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Children turn to solar power to design toy race cars
Students learn about principles of energy
North Hall Middle School eighth-graders Wes Talley, left, 13, and Tristian Keys, 13, check out their solar-powered car Friday after experiencing problems during the 2011 Jackson EMC Junior Solar Sprint. Middle school teams from around the area raced their homemade solar-powered cars in the event held at the Lanier National Speedway in Braselton. - photo by SARA GUEVARA

The challenge was to design a small, fast and innovative solar car.

The goal was to teach students about the principles of energy.

And Hall County students proved they knew their stuff at Friday's 2011 Jackson EMC Junior Solar Sprint. West Hall Middle School raced to a second place finish in the speed category, losing out to Richard Hull Middle School in Gwinnett County. Fourteen teams competed.

"They had a lot of hardship in getting here today, but they took the gold," said Kay Parks, community relations representative for Jackson EMC, about the Gwinnett team, which had to fix its car on the fly using hot glue and duct tape. "Our goal was to increase renewable energy knowledge by using science know-how, creative thinking and experimentation within the schools, thereby encouraging students to pursue careers in the fields of science, math and engineering."

Jackson EMC provided each team a kit that included a motor and solar panel. The model car's design, though, was up to the students.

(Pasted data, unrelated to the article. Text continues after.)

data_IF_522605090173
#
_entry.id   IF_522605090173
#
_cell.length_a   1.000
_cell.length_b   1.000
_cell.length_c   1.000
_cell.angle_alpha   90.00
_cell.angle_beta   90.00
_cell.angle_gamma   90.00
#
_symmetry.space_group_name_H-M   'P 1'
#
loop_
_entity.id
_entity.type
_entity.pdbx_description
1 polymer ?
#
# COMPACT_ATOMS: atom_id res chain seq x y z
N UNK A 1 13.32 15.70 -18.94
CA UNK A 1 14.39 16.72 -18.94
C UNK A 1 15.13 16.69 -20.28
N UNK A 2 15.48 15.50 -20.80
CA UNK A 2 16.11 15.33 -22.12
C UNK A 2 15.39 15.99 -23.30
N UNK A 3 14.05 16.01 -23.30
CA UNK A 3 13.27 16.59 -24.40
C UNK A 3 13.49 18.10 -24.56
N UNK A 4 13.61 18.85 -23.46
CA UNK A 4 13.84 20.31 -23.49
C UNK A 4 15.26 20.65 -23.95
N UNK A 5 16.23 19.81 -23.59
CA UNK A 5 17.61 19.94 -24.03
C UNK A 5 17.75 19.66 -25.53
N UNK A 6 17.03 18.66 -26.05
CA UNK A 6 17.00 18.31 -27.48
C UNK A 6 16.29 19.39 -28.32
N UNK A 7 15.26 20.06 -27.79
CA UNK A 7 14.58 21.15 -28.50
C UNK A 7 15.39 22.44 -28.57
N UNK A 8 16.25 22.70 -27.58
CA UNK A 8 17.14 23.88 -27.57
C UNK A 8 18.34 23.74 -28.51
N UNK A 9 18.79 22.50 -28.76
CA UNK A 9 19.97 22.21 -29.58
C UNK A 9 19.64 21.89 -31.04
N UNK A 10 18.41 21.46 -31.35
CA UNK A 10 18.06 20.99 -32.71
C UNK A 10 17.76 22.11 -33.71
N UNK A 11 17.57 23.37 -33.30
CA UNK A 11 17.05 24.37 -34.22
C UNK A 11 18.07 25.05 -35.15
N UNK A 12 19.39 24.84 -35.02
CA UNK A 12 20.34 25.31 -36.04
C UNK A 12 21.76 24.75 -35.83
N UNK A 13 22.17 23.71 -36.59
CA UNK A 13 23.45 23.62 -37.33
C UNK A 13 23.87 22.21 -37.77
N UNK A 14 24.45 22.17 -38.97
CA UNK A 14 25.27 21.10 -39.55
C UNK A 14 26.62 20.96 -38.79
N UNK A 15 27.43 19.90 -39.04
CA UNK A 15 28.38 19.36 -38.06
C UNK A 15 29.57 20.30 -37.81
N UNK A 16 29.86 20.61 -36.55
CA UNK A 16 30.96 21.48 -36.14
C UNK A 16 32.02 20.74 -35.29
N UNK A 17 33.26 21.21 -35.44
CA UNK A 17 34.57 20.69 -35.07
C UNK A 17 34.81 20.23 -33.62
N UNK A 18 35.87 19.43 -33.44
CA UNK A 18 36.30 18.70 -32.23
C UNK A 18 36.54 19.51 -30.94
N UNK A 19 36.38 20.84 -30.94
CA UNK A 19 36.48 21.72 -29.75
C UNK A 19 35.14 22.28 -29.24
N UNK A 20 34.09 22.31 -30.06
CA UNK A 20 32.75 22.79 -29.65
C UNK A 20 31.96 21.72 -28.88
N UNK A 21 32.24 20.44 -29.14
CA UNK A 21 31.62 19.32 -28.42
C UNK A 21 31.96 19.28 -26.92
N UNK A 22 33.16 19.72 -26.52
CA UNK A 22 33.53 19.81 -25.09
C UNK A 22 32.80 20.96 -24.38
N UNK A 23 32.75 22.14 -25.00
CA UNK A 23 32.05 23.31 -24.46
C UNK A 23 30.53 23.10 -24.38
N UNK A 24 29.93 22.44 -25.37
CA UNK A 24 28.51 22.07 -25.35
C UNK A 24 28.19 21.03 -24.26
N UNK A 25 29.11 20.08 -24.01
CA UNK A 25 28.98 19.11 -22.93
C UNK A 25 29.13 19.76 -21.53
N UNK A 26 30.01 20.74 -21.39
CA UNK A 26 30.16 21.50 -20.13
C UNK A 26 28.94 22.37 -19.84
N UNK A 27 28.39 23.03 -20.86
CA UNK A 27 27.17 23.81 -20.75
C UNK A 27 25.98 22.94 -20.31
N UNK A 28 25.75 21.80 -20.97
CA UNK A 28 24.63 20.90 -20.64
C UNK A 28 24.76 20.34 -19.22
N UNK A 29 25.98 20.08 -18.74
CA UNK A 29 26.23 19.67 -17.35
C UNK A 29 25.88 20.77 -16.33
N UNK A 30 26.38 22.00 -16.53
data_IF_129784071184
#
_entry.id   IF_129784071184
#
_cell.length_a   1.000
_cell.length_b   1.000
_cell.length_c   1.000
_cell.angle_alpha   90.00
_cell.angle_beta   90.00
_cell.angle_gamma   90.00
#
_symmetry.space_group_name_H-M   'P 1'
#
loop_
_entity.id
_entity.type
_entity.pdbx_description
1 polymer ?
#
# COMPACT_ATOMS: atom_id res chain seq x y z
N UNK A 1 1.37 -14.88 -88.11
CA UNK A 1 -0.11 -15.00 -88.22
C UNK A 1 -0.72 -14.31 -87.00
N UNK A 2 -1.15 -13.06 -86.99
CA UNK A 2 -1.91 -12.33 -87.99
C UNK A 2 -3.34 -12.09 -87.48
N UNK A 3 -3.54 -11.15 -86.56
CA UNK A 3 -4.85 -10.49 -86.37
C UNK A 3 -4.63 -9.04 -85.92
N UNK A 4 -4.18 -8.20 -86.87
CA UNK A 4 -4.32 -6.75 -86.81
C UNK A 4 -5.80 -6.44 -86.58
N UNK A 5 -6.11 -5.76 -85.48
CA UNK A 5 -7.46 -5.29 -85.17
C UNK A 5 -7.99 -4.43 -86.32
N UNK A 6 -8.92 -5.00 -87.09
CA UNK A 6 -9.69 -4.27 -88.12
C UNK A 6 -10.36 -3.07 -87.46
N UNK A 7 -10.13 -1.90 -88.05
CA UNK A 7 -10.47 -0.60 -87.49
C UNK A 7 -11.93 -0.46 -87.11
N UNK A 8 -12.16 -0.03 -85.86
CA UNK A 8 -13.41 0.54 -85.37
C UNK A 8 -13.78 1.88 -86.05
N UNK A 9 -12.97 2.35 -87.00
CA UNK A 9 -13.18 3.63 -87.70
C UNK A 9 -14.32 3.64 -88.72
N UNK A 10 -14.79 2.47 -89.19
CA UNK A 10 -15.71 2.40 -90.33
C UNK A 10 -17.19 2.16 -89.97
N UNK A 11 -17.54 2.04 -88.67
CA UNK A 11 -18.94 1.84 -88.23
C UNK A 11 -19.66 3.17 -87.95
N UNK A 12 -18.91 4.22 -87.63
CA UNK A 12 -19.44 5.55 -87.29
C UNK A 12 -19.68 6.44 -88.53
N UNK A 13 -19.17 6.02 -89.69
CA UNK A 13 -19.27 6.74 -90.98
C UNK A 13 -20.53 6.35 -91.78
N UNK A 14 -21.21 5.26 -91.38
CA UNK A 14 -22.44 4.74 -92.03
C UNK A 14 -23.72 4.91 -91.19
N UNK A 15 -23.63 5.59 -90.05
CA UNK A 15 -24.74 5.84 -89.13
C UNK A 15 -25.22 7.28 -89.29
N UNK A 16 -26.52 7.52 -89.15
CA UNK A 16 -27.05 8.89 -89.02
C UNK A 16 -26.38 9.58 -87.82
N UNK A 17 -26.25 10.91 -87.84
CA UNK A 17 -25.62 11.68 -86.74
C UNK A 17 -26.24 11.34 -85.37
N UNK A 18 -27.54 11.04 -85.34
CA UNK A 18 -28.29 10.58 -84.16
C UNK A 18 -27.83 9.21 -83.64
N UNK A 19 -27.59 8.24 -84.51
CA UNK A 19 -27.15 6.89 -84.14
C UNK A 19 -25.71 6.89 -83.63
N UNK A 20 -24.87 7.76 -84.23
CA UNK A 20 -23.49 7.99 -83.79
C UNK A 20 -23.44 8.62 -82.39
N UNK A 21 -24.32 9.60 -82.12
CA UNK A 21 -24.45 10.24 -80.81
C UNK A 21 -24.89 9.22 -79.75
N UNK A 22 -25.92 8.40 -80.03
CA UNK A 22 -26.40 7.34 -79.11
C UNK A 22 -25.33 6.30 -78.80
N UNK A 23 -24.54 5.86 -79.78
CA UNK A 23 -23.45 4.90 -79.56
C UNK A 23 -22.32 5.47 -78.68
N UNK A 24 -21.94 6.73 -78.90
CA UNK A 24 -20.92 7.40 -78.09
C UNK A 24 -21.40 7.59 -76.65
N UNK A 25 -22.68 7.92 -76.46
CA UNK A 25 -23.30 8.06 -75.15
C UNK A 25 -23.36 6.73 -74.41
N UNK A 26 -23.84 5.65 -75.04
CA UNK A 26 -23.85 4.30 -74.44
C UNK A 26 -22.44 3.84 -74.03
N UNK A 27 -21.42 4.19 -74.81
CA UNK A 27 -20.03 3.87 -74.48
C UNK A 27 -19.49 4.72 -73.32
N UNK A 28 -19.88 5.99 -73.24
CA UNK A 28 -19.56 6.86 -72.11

And Friday afternoon at the Lanier National Speedway in Braselton, the students found out just what their cars could do as they raced around a 65-foot wooden track.

Christopher Arbise of the West Hall team shepherded his team's solar car in a practice run.

Learning about science and being a part of the school's science club provided him with an opportunity to "do some cool stuff with electricity," he said.

And the event is all about applying scientific knowledge in the real world.

For East Jackson Middle School, the experience taught the kids how to build a circuit and work as a team.

"It was totally them," team adviser Heather Duren said.

"They worked so hard and adapted the design of last year's team using Legos to allow the solar panel to be adjustable." Two hinges on the front allowed the panel's angle to change.

The competition also included a design component, where Chestatee Middle School grabbed second.

Kings Bridge Middle School in Jackson County designed a wedge-shaped block called the Flaming Pizza.

"We spent a lot of time on this car and I hope it wins," team member Justin Morgan said. It didn't win in the end, but adviser Justin Schupska said the learning experience was priceless.

Winder-Barrow Middle School took the top spot in that competition. But for adviser Curtis Mathis, the real value of the project is fostering creative thinking that could improve the environment.

North Hall Middle School also competed and won the spirit award.

Times regional staff writer LeAnne Akin contributed to this report.

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